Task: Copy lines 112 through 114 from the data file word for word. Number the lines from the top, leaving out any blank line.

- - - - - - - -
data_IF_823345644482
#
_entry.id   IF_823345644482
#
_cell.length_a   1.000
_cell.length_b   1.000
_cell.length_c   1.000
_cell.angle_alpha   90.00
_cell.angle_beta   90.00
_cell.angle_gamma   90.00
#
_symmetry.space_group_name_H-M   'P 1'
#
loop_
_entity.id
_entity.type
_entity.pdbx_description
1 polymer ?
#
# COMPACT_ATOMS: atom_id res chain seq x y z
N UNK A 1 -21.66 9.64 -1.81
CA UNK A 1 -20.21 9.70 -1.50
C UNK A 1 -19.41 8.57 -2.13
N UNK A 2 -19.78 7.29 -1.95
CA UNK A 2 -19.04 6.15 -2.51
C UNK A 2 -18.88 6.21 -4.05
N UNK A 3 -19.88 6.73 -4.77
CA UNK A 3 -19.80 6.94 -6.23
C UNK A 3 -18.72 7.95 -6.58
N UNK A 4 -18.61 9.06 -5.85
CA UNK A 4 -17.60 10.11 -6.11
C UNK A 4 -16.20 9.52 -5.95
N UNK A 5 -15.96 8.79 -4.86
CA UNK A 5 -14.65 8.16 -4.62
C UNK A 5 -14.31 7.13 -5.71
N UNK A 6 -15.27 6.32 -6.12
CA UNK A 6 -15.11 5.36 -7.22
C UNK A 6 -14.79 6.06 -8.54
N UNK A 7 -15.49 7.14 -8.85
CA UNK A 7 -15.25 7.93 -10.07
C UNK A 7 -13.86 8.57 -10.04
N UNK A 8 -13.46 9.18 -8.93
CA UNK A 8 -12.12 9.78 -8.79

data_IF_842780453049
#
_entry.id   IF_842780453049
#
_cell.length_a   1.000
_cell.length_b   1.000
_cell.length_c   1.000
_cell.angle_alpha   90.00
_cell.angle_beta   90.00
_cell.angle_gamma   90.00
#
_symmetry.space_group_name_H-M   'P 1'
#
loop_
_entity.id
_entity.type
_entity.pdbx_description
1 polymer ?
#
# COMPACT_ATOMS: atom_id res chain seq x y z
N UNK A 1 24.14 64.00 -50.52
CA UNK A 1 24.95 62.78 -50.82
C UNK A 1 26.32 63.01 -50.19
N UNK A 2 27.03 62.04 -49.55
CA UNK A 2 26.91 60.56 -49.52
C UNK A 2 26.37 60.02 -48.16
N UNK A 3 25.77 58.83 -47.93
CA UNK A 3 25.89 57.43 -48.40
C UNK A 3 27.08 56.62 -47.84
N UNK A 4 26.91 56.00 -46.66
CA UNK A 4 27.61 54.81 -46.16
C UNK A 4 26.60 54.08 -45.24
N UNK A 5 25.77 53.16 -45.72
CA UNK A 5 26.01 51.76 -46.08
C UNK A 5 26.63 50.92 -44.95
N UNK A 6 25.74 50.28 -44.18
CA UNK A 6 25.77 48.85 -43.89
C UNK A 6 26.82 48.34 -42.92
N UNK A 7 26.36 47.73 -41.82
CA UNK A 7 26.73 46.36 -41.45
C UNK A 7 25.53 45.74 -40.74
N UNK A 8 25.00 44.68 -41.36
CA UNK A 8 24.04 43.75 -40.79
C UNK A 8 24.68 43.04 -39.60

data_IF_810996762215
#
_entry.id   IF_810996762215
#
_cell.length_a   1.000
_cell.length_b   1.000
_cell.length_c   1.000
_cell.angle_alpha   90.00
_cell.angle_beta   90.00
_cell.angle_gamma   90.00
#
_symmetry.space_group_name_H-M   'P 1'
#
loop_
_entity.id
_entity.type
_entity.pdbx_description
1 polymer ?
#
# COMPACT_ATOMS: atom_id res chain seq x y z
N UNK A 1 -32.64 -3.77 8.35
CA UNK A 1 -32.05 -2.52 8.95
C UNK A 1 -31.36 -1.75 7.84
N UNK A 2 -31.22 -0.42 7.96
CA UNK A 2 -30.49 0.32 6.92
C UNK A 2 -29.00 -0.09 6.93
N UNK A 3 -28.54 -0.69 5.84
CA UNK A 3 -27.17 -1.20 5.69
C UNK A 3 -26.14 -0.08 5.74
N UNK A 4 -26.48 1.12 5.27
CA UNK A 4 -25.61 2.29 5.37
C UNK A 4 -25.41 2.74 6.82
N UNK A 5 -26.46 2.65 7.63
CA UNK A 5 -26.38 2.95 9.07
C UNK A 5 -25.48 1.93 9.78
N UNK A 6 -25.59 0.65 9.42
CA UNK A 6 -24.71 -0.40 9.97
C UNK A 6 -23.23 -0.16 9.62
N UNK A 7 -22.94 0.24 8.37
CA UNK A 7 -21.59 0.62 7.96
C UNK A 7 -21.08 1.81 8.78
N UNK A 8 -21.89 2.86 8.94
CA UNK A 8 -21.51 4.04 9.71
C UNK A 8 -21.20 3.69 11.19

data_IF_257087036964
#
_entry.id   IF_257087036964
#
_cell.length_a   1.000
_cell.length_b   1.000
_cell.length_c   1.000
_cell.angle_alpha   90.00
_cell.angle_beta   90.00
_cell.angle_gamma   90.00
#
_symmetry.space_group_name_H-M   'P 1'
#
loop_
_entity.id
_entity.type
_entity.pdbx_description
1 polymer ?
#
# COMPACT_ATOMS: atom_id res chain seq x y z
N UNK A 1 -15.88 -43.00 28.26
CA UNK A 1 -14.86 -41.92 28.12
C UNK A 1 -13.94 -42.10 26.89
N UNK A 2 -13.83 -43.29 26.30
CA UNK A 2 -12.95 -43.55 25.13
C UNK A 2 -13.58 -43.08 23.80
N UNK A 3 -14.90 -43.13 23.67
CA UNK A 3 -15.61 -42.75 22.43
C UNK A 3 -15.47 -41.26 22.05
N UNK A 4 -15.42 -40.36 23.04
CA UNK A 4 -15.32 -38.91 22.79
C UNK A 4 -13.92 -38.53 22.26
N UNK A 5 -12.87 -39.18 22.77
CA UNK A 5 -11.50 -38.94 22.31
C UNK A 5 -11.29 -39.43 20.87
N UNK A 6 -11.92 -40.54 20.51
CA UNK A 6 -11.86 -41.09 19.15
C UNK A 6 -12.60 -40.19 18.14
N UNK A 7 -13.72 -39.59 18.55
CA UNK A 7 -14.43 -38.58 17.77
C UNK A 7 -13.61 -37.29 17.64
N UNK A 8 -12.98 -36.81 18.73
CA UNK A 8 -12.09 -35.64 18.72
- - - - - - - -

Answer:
CA UNK A 2 -30.49 0.32 6.92
C UNK A 2 -29.00 -0.09 6.93
N UNK A 3 -28.54 -0.69 5.84